Eric's Red 5 Comics Review: ATOMIC ROBO PRESENTS: REAL SCIENCE ADVENTURES #2
Published: May 17, 2012 - 5:03am
While weaker that issue #1, Real Science Adventures #2 still packs an entertaining punch with equal parts action and comedy.
Given its serialized publishing schedule, the short form is practically made for the comics medium. With “cinematic” becoming more and more preferable an adjective in describing much mainstream output, tidbits of story that hearken back to Fitzgerald or Poe brings an air of intimacy to the work. With Atomic Robo, Brian Clevinger has always had a sort of connection with his audience (The official website for the title has an audacious, yet well-thought-out promise to its fans.) and the newest series, Real Science Adventures, forges a combination that's hard to resist.
The first short is the second installment of Nazi-killing pulp actioner “To Kill a Sparrow.” There's plenty cliché to be found here (What hasn't been explored in World War II fiction?), but the quick tempo and feminine edge make it genuinely fun. This ongoing story just needs the smoke and debris to settle for a bit to allow the characters to show personality beyond passcodes and one-liners. “Monster Hunters” is a love letter to the computer game Team Fortress 2 (which recently became free-to-play on Steam). That does make it most effective for that niche market, which may alienate others, but it carries enough brutal slapstick to make it work on its own (Added context can also be found free in Robo's original webcomic.). Continuing the descent into geek culture is a story that places the titular character with martial arts master/movie star Bruce Lee, “Leaping Metal Dragon.” This has yet to reach its stride, but the potential is ever growing and the dialog itself is getting better with each panel. This is especially true when Robo's action-driven mindset is placed against Lee's more serene attitude. Last, and possibly best, is “Atomic Robo vs. Rasputin.” The title alone pretty much sums up the plot, but the '20s vernacular is excellent to read (even moreso if given the dialect of an old-timey radio personality).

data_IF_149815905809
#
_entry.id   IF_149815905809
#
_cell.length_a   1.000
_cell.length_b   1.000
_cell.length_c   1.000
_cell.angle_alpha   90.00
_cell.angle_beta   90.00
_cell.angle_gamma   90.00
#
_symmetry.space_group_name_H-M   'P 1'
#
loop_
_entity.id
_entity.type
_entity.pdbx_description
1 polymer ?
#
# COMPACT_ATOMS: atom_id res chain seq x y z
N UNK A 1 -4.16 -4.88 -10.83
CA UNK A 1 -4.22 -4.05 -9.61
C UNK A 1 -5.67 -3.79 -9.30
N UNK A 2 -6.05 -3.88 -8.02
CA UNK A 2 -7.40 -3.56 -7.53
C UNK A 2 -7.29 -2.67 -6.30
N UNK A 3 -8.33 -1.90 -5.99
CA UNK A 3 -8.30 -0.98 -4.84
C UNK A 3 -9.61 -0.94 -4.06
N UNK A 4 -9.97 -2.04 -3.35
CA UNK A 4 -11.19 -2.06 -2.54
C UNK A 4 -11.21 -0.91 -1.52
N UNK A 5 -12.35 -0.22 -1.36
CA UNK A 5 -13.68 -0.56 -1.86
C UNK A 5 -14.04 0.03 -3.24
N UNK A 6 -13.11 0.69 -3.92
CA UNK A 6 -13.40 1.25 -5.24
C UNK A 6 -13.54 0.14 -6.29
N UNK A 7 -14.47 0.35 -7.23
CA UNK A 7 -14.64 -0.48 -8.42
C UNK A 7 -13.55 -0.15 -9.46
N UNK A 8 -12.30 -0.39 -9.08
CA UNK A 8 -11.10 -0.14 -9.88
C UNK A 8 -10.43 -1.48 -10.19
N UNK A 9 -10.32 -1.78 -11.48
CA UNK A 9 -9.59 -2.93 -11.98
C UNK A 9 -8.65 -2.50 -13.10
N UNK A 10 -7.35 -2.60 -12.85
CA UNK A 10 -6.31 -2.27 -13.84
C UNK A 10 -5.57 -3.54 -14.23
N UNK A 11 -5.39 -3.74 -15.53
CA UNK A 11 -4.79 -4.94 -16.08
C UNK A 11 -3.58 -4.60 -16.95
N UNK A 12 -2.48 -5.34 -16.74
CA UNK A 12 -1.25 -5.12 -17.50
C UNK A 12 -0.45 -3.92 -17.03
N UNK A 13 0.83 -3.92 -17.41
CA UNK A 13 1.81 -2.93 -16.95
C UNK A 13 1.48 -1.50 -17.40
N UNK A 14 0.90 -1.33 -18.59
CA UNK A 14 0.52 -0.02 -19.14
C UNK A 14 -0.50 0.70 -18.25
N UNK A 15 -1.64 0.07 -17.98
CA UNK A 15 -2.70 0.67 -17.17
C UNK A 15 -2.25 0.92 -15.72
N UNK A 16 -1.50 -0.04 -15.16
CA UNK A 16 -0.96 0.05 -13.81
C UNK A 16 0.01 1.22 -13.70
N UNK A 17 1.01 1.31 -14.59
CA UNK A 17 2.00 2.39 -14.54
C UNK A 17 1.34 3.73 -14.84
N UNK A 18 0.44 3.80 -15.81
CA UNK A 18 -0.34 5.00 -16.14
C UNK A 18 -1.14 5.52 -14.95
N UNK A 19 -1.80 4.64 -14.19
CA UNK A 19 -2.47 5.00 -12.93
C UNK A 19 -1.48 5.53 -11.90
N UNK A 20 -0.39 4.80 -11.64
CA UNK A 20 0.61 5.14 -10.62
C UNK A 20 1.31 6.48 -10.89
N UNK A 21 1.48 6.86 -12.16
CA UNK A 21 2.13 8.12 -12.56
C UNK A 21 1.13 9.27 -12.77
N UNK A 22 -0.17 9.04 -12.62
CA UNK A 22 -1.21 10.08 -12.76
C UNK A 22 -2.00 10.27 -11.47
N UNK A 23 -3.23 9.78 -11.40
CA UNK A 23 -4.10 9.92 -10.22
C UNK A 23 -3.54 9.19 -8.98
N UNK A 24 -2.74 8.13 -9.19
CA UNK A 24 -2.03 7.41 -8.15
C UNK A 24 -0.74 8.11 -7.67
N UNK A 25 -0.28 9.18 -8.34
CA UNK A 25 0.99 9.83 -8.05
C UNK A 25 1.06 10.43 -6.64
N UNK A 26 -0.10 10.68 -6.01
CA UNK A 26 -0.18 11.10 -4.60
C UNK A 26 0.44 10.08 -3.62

The only drawback to this book, so far, is that it bounces around Robo's extensive timeline a lot. These transitions are clearly labled, but also so frequent that some can be quite easy to miss. This is especially true given the continuous frantic pacing (a positive aspect). This is further exacerbated by the fact that it is a series of short stories that take place at different periods and places. This is less a critique on the creators and more a warning for readers to pay attention, sometimes despite the book. Also, this issue doesn't have a standout hit(s) like its predecessor. It's still very entertaining, but last month's “The Revenge of Dr. Dinosaur” and “City of Skulls” had that indefinable extra something special.
As with any anthology, the varied art is a big draw. Given the consistent subject matter, each story isn't visually worlds away from its neighbor, but there's enough stylistic difference to make each feel distinctive. Above all, it's just the right mix to keep that all important pace going, while keeping things distinguished and interesting.
All in all, Real Science Adventures #2 is well worth the $2.75 ($1.99 digital), even if it won't shatter worlds.
Story: Brian Clevinger
Art: Ryan Cody, John Broglia, Matt Speroni
Cover: Scott Wegener
On Sale May 16, 2012!